Chuck Peruchini courts death in the name of peaceWind whistles through skulls and rattles the bones of the unnamed and unclaimed on the killing fields of Cheong Ek outside Phnom Penh, the capital of Cambodia. "You can never prepare yourself for the evidence of killing that is everywhere," says Charles "Chuck" Peruchini '91. "There is an undeniable and tangible sense of evil there that is even more overwhelming than visiting the death camp at Auschwitz. No effort has been made to sanitize the scenes of the countless atrocities."
During August and September 1996, Peruchini traveled deep into Khmer Rouge-held territory along the Thai frontier in north-west Cambodia, accompanying a childhood friend who was there as part of a government peace-keeping mission occasioned by an over-ture from the democratically elected leader, Prince Ranariddh, to the Khmer Rouge. That the U.S. State Department strongly discourages Americans from traveling in this part of the country because travel is extremely dangerous and Westerners are often randomly killed by the Khmer Rouge did not dissuade him from making this trip. Peace seemed about to prevail, and the opportunity for adventure was too tempting to pass up.
A political science and economics major at Kenyon, Peruchini's interest in Asia was piqued by a course he took with Professor John M. Elliott and Associate Professor Alex R. McKeown called "America in Vietnam: A Crisis Reconsidered."
The Khmer Rouge are a formidable guerrilla force dedicated to obsessive nationalism and a peculiar form of agro-communism. On their ascendancy to power in 1975, they sought to reform society on a socialist model and evacuated large populations to the countryside to work in vast and inefficient agricultural projects. "The country became a large work camp ruled by terror, as depicted in the 1984 movie The Killing Fields," says Peruchini.
When the Khmer Rouge's rule lapsed into bloody infighting, the Vietnamese capitalized on the chaos and invaded Cambodia, occupying the country from 1980 to 1990. The remaining members of the Khmer Rouge were forced to retreat to their present-day positions along the western and northern border regions of Cambodia, where they wage an ongoing war with the current government.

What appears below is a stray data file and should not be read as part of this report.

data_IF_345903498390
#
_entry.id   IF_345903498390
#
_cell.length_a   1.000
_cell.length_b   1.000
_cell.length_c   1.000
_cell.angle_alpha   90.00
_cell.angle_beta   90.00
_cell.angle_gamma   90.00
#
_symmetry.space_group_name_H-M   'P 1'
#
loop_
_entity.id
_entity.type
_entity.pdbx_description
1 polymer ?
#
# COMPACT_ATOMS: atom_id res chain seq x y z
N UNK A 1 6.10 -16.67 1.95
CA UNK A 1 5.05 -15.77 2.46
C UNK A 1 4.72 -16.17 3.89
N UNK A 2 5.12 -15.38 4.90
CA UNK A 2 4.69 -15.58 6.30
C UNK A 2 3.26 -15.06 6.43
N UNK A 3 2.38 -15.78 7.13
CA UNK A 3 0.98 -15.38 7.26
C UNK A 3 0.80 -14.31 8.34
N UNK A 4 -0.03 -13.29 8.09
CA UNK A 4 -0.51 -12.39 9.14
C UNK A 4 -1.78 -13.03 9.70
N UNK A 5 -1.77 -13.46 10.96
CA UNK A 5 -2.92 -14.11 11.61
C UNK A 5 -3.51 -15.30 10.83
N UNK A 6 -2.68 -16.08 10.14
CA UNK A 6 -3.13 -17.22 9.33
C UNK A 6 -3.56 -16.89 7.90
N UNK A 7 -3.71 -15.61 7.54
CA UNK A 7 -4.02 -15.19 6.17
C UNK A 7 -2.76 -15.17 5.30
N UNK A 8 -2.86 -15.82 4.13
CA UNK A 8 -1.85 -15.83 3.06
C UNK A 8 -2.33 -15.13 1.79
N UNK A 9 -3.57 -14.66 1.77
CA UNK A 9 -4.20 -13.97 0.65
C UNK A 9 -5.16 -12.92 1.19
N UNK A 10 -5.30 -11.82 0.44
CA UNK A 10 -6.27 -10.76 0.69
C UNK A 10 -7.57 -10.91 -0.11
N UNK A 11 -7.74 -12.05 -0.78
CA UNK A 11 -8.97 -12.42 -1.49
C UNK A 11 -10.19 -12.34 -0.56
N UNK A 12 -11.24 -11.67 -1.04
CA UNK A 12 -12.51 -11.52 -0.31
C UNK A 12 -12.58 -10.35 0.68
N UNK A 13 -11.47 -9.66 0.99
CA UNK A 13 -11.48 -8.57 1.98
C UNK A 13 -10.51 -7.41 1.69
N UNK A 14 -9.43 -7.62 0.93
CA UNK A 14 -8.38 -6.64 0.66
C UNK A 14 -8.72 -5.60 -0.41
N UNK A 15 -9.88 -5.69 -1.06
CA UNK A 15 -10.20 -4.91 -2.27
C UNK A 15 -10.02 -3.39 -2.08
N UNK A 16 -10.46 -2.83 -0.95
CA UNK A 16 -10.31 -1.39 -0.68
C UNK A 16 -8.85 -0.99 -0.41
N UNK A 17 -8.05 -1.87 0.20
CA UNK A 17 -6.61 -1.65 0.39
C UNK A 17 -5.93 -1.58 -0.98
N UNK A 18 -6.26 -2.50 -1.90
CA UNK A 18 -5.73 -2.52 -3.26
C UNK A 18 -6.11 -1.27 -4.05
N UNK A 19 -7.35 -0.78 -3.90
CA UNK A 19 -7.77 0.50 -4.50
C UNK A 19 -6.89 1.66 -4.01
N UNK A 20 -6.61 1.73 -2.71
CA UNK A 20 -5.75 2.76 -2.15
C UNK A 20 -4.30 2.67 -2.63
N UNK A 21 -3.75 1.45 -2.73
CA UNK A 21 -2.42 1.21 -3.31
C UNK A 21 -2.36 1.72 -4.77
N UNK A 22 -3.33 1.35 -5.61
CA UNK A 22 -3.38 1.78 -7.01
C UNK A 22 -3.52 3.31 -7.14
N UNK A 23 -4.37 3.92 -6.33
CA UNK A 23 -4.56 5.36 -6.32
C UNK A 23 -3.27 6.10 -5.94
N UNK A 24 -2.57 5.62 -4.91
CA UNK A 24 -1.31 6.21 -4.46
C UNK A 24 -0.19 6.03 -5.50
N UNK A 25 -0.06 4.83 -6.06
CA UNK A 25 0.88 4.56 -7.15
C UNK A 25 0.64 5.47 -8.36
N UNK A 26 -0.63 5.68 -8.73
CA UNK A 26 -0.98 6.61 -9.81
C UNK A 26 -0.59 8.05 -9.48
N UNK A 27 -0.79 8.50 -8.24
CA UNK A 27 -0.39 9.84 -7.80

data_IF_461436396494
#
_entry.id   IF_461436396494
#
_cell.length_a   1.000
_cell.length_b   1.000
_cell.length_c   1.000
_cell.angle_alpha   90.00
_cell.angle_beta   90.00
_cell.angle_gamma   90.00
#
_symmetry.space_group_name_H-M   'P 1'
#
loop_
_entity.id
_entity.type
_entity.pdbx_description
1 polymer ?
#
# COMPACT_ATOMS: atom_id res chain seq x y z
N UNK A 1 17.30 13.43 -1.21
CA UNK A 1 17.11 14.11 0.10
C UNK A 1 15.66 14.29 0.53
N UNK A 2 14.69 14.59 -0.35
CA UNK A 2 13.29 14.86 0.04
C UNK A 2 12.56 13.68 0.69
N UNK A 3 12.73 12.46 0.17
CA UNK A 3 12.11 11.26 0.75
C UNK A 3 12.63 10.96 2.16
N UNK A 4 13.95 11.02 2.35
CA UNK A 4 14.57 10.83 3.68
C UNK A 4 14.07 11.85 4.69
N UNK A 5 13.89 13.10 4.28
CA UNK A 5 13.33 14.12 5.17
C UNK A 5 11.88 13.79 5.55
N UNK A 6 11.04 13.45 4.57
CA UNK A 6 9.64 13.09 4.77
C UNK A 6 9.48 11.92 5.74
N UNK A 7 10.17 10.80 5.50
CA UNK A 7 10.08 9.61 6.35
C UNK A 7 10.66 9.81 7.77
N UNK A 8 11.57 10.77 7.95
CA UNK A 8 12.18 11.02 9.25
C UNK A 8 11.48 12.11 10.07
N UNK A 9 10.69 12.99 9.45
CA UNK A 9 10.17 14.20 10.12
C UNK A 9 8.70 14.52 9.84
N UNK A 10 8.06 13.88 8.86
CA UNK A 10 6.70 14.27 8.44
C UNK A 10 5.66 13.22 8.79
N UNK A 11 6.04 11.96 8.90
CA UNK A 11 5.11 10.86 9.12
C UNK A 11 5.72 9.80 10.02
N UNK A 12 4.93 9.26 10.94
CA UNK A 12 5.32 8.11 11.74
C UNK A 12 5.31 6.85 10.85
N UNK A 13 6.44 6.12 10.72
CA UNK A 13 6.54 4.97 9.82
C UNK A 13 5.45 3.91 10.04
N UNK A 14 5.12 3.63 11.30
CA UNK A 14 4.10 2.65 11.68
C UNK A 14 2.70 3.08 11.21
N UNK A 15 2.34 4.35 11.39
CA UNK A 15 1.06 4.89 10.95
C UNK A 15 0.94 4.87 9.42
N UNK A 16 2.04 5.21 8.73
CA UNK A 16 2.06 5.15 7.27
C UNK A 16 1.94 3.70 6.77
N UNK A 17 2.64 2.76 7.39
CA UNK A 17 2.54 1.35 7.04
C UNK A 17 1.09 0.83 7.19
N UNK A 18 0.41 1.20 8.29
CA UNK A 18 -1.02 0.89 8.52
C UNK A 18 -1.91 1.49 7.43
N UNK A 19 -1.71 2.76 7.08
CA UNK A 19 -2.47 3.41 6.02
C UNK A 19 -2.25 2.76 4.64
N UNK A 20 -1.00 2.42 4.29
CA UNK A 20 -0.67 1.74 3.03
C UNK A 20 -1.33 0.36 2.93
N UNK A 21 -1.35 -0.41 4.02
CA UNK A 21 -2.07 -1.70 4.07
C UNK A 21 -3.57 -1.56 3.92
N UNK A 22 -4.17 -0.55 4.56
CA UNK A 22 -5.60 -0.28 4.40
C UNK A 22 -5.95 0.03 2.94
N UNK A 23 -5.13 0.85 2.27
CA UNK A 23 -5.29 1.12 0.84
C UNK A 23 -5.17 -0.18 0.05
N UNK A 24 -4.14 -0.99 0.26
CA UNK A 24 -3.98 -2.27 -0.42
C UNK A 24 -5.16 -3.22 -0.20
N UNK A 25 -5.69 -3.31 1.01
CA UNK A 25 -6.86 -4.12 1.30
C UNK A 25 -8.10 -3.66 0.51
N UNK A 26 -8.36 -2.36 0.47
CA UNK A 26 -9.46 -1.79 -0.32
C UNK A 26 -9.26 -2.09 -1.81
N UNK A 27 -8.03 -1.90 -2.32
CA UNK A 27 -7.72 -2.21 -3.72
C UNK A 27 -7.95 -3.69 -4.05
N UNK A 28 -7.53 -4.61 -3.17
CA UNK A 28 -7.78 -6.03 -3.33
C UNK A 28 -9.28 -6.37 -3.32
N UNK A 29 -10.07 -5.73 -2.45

In 1989, the United Nations entered this exhausted nation in a determined effort to get the country back on its feet. Their task was formidable: the killing fields had eliminated an entire generation of Cambodians, and virtually everyone with any education was dead. The lack of human capital and the uncertain security situation caused the country to teeter on the brink of anarchy.
Following elections administered by the United Nations in 1993, the Vietnamese-appointed prime minister, Hun Sen, refused to relinquish his control over the government. A power-sharing agreement was implemnted between Hun Sen and Prince Ranariddh. They agreed to accept equal shares of control over each department of government, an arrangement that worked only because they shared a common enemy in the Khmer Rouge.
Against this background, Peruchini arrived at the base camp with his friend, their bodyguards, and an interpreter. They were greeted by men whose brutality and hatred, says Peruchini, emanated from their eyes. "I was beginning to regret the military buzz cut and jungle fatigues I wore for comfort in the steaming monsoon season heat," he says. "I also decided that wearing sunglasses was no longer wise, as it only heightened suspicion.
In Cambodian society, height is a sign of status, and being the tallest person in the group, Peruchini was immediately assumed to be the leader. "They also thought I was with the CIA," he says. "That placed me in immediate danger, as CIA membership was an acceptable pretext for execution.
"Just a few miles away from our base camp," continues Peruchini, "a young former British Army officer named Christopher Howse was held hostage by another group of Khmer Rouge and later executed. I was stunned by the news and thankful for own good fortune. In this situation, where there are no reference points to help you adapt, you're very vulnerable; you must reach in and draw on elements of yourself you may not even know you possess."
Peruchini was flown out of the base camp and taken to the border city of Poi Pet where he spent three days. "There was no hotel in Poi Pet," he says, "and I had to sleep in a hammock in a brothel, which was just a hut over a cesspool. It was a lot closer to raw life than I ever had hoped or expected to come."
Now, one year later, the optimism that Cambodians might make progress in rebuilding their ravaged country has been dashed as the coalition government unravels. Prince Rana-riddh's overtures to Khmer Rouge leaders, to which Peruchini was a witness, helped provoke Hun Sen's assault on Prince Ranariddh's forces in the capital.
"It seems that violence is Cambodia's destiny," says Peruchini. "The outbreak of civil war carries with it a special resonance for me because I have friends on both sides of the infighting. It's easy for me to visualize exactly where the recent battles have occurred. The military base where I was taken upon arriving in Cambodia was the site of the first fight on July 5. I've been in touch with my contacts in Cambodia, and, to my surprise, I wish I were with them in this dark and violent hour."
Instead, Peruchini resides safely in Chicago, Illinois, where he recently took a job as a senior consultant in the financial advisory services group of Ernst and Young. His nonworking hours are spent pursuing a law degree at DePaul University--and thinking of life in war-torn Cambodia.
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